Some 50,000 people have been evacuated from Israel’s third-largest city Haifa, the site of the largest fires.

___

7 p.m.

Israel’s prime minister is blaming “arsonists’ terror” for some of the fires raging across the country.

Speaking to reporters Thursday in Haifa, where the largest of several wildfires around the country has prompted the evacuation of tens of thousands of people, Benjamin Netanyahu said those setting the fires would be “punished severely.”

Netanyahu did not elaborate on the identity of the suspected arsonists or their motives, but Israeli officials typically use “terror” to refer to Arab or Palestinian militant activity.

Earlier, Israel’s police chief said arrests have been made, without elaborating.

Some 50,000 people have been evacuated from Haifa, Israel’s third largest city. Fires have been sparked around the country for several days, with dry, windy weather spreading the flames quickly.

___

10:30 a.m.

Israeli police have arrested four Palestinians in connection with one of several large fires that damaged homes and prompted the evacuation of thousands of people over the past few days.

Spokesman Micky Rosenfeld said on Thursday that police are investigating all possible causes, including arson. Windy and hot weather have helped fan the flames.

He says the blazes started three days ago at the Neve Shalom community near Jerusalem where Israelis and Arabs live together.

Later, fires erupted in the northern Israeli area of Zichron Yaakov and elsewhere near Jerusalem. In all, hundreds of homes have been damaged and thousands of people have been evacuated. About a dozen were treated for smoke inhalation.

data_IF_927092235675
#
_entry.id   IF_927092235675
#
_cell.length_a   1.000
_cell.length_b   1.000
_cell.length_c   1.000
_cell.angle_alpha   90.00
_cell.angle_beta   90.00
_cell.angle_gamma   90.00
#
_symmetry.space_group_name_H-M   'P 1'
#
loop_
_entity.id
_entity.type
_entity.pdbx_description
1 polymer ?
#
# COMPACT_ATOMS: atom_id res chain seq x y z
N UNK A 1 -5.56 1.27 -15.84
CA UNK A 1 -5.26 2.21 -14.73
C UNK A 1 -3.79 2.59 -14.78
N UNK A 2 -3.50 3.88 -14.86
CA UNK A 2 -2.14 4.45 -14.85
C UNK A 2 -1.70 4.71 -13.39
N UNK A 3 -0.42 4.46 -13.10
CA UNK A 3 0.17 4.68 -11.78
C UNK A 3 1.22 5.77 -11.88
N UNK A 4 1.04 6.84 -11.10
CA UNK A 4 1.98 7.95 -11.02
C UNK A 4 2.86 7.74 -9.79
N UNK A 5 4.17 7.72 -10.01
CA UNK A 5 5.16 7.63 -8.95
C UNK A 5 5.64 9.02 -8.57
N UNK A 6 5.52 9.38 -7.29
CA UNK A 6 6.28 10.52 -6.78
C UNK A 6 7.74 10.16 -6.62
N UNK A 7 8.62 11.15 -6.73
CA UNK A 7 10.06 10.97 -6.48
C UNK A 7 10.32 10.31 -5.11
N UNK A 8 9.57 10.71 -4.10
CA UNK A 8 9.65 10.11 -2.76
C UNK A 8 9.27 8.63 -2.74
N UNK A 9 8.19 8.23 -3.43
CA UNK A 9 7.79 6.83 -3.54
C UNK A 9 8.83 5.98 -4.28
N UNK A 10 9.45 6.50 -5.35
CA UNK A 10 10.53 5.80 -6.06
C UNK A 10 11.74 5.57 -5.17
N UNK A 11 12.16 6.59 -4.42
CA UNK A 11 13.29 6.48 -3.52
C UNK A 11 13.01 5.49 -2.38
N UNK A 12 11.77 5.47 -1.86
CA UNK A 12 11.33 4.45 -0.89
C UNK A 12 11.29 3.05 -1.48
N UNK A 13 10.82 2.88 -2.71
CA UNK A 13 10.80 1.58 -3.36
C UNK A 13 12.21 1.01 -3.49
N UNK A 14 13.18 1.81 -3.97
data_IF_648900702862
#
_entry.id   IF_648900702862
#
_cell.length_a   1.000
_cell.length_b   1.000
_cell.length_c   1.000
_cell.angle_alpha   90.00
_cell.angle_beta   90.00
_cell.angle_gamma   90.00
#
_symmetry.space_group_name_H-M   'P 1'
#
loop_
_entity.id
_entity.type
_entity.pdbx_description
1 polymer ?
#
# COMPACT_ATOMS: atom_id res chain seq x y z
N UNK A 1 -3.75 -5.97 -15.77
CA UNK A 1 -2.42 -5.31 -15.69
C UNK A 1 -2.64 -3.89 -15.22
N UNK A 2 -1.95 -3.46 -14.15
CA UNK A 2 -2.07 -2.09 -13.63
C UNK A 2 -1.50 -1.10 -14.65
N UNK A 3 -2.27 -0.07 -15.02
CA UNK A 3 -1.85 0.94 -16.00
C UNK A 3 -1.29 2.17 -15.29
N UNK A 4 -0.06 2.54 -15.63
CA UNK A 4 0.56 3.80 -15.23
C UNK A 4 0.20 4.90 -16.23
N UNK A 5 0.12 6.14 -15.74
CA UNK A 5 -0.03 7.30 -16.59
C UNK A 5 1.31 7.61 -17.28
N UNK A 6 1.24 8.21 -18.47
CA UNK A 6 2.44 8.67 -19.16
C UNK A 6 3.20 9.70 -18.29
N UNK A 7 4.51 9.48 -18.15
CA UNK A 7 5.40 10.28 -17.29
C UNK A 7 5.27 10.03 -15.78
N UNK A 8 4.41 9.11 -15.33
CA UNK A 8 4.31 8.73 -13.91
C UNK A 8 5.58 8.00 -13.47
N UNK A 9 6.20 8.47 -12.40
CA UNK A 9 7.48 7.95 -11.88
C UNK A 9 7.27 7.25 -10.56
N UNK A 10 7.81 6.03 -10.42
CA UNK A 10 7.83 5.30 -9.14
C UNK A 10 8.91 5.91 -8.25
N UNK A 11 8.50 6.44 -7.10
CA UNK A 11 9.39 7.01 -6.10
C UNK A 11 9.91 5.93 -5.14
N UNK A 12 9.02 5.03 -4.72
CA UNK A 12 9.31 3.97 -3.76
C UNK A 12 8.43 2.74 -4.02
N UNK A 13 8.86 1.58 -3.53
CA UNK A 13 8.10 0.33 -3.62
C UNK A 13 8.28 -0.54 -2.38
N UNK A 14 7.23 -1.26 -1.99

Cyprus, Russia, Italy and other countries are assisting the Israeli firefighters with equipment as the fires continue.

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BBC News

Tens of thousands of people are being evacuated as wildfires rage through parts of Israel’s third largest city of Haifa.

The fires follow a two-month drought and are being fanned by strong winds in the north of the city.

Wildfires are also threatening homes near Jerusalem and in the West Bank.

Israel’s police chief said arson was suspected in some cases and PM Benjamin Netanyahu said any such attacks would amount to “terror”.

“Every fire that was the result of arson or incitement to arson is terror in every way and we’ll treat it as such,” he was quoted by Haaretz newspaper as saying.

“Anyone who tries to burn parts of the state of Israel will be severely punished.”

Police chief Roni Alsheich said that if fires had been started deliberately it was “safe to assume… it is politically-motivated”.

In pictures: Israeli wildfires

Education Minister Naftali Bennett, leader of the right-wing religious Jewish Home party, also appeared to suggest Arab or Palestinian involvement in the fires, writing on Twitter: “Only those to whom the country does not belong are capable of burning it.”

On social media, the Arabic-language hashtag #Israel_on_fire began trending, with most tweets expressing pleasure over the outbreak.